U.S. criminal prosecutors appear to be getting tough with high frequency trading, as a firm has been hit with criminal charges for manipulating prices in futures markets, court documents reveal.
This is the first criminal case to be brought under new Commodity Futures Trading Commission rules that cover market manipulation, according to a New York Times Dealbook article, which first reported on the issue.
Criminal charges against Michael Coscia
A federal grand jury charged Panther Energy Trading founder Michael Coscia with six counts of commodities fraud and six counts of “spoofing,” according to the report. Coscia is said to have profited to the tune of $1.6 million off his trades.
Spoofing is the illegal practices of placing then canceling orders into the exchange with the goal to influence the price of a stock or commodity future. Each exchange primarily utilizes computer-driven “market makers” whose software operations and methods are generally known by sophisticated high frequency trading firms. By sending a massive flood of orders to the exchange and then canceling the orders, certain market making software configurations have an “electronic eye” that monitors such correlated market behavior and is known to adjust the bid-ask prices of the commodities it trades. Although the official report did not indicate it, such “spoofing” was said to be involved in the flash crash of 2010.
Spoofing along with other tactics such as repeated orders, often occurring on a millisecond basis, can push past the known liquidity limits of that market are methods that can be used to move a market in one direction or another.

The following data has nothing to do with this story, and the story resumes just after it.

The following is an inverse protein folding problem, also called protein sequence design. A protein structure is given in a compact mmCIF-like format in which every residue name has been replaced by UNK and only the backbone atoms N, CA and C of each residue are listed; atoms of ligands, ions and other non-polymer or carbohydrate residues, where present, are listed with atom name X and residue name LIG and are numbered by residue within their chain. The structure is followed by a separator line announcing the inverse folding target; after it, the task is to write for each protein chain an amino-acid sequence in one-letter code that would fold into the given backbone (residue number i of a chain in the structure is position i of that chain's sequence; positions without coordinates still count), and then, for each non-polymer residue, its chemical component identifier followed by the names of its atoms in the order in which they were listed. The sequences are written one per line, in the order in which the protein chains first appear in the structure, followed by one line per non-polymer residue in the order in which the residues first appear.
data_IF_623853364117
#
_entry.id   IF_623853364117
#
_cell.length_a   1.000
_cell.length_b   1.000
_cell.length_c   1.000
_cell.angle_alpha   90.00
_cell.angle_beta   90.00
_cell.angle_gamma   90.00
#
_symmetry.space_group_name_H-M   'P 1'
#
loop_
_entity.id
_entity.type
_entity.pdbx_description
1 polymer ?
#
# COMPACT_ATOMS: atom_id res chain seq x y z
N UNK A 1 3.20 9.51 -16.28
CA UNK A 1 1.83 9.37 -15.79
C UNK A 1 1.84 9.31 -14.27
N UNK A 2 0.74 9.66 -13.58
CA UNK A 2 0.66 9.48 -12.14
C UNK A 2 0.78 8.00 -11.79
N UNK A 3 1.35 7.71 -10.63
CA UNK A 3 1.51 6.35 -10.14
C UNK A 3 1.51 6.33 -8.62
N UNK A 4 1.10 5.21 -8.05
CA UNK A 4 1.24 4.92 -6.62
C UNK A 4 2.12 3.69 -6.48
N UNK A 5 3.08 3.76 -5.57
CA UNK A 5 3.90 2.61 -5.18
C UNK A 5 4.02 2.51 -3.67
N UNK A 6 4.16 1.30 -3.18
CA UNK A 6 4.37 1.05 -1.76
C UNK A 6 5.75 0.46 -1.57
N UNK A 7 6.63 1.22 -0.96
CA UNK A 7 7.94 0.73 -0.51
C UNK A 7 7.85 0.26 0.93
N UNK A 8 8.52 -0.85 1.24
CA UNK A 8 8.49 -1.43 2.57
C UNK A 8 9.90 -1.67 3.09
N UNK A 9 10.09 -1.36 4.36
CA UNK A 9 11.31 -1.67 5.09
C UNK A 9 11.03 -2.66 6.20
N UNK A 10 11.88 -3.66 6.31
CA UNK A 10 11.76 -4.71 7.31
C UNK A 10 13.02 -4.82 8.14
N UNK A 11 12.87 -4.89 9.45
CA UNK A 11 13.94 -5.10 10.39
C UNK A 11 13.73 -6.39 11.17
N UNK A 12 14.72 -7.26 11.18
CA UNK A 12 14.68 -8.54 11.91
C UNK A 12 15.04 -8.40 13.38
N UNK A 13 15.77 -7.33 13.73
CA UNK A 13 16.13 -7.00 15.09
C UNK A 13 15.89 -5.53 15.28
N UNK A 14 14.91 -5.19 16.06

“What Panther did, is common in the markets,” high frequency trading reform advocate Eric Hunsader said to ValueWalk, indicating such behavior could happen on a daily basis.
Charges highlight Coscia’s firm entering buy order in a European currency market
The charges against Coscia highlight one of many issues that took place in September 2011 where the firm entered a below market buy order in a European currency market, according to the report. In the blink of an eye, approximately 11 milliseconds later, the firm entered three large sell orders, likely beyond the liquidity limits the market makers had set as normalized market behavior, and market prices fell, and he purchased the currency at a lower price, then canceling the large sell orders. The firm repeated the scheme in the opposite direction, entering a sell orders at a price higher than any bid in the market, and then entering buy orders intended to drive the price upward, the indictment says.
“Traders and investors deserve a level playing field, and when the field is tilted by market manipulators, regardless of their speed or sophistication, we will prosecute criminal violations to help ensure fairness and restore market integrity,” Zachary T. Fardon, the United States attorney in Chicago, was quoted as saying in a statement.
“It seems the faster trading goes, the slower the regulators are at uncovering manipulation,” Hunsader said.